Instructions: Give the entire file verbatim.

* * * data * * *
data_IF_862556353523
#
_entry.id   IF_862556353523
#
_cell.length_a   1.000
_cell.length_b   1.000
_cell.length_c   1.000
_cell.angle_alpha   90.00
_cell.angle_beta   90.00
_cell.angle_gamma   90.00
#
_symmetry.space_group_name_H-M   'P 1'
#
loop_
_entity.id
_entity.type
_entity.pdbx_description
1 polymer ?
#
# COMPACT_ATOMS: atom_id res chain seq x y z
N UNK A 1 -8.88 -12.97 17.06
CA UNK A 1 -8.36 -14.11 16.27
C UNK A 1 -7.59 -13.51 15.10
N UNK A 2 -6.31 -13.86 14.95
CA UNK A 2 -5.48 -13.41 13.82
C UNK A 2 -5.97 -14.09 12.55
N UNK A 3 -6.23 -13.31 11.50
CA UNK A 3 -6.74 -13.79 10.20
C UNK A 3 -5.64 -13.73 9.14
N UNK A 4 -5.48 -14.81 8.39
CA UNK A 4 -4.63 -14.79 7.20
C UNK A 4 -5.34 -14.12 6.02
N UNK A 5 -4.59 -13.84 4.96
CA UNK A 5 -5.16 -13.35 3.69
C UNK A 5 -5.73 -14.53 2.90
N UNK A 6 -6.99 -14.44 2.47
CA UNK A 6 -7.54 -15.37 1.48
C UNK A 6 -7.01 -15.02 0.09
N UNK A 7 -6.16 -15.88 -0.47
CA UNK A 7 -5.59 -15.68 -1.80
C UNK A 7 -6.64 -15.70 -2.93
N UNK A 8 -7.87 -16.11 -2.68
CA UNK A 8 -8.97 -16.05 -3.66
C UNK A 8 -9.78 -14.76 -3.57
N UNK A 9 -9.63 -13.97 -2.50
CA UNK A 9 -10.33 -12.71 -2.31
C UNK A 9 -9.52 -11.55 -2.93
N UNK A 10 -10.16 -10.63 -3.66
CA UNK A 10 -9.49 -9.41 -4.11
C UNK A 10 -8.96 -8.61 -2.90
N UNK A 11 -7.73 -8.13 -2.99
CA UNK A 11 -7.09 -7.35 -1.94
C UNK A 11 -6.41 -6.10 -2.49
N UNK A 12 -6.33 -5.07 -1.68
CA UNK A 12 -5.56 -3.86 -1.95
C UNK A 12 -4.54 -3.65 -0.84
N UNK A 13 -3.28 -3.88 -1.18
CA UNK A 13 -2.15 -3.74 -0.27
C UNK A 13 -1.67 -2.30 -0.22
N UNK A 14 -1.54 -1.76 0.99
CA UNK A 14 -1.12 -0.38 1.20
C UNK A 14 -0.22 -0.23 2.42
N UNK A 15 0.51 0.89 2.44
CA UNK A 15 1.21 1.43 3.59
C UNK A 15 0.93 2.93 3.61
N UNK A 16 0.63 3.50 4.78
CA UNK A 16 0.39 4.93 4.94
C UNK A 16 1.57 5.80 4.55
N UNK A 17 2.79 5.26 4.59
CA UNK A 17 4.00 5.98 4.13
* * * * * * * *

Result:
data_IF_862556353523
#
_entry.id   IF_862556353523
#
_cell.length_a   1.000
_cell.length_b   1.000
_cell.length_c   1.000
_cell.angle_alpha   90.00
_cell.angle_beta   90.00
_cell.angle_gamma   90.00
#
_symmetry.space_group_name_H-M   'P 1'
#
loop_
_entity.id
_entity.type
_entity.pdbx_description
1 polymer ?
#
# COMPACT_ATOMS: atom_id res chain seq x y z
N UNK A 1 -8.88 -12.97 17.06
CA UNK A 1 -8.36 -14.11 16.27
C UNK A 1 -7.59 -13.51 15.10
N UNK A 2 -6.31 -13.86 14.95
CA UNK A 2 -5.48 -13.41 13.82
C UNK A 2 -5.97 -14.09 12.55
N UNK A 3 -6.23 -13.31 11.50
CA UNK A 3 -6.74 -13.79 10.20
C UNK A 3 -5.64 -13.73 9.14
N UNK A 4 -5.48 -14.81 8.39
CA UNK A 4 -4.63 -14.79 7.20
C UNK A 4 -5.34 -14.12 6.02
N UNK A 5 -4.59 -13.84 4.96
CA UNK A 5 -5.16 -13.35 3.69
C UNK A 5 -5.73 -14.53 2.90
N UNK A 6 -6.99 -14.44 2.47
CA UNK A 6 -7.54 -15.37 1.48
C UNK A 6 -7.01 -15.02 0.09
N UNK A 7 -6.16 -15.88 -0.47
CA UNK A 7 -5.59 -15.68 -1.80
C UNK A 7 -6.64 -15.70 -2.93
N UNK A 8 -7.87 -16.11 -2.68
CA UNK A 8 -8.97 -16.05 -3.66
C UNK A 8 -9.78 -14.76 -3.57
N UNK A 9 -9.63 -13.97 -2.50
CA UNK A 9 -10.33 -12.71 -2.31
C UNK A 9 -9.52 -11.55 -2.93
N UNK A 10 -10.16 -10.63 -3.66
CA UNK A 10 -9.49 -9.41 -4.11
C UNK A 10 -8.96 -8.61 -2.90
N UNK A 11 -7.73 -8.13 -2.99
CA UNK A 11 -7.09 -7.35 -1.94
C UNK A 11 -6.41 -6.10 -2.49
N UNK A 12 -6.33 -5.07 -1.68
CA UNK A 12 -5.56 -3.86 -1.95
C UNK A 12 -4.54 -3.65 -0.84
N UNK A 13 -3.28 -3.88 -1.18
CA UNK A 13 -2.15 -3.74 -0.27
C UNK A 13 -1.67 -2.30 -0.22
N UNK A 14 -1.54 -1.76 0.99
CA UNK A 14 -1.12 -0.38 1.20
C UNK A 14 -0.22 -0.23 2.42
N UNK A 15 0.51 0.89 2.44
CA UNK A 15 1.21 1.43 3.59
C UNK A 15 0.93 2.93 3.61
N UNK A 16 0.63 3.50 4.78
CA UNK A 16 0.39 4.93 4.94
C UNK A 16 1.57 5.80 4.55
N UNK A 17 2.79 5.26 4.59
CA UNK A 17 4.00 5.98 4.13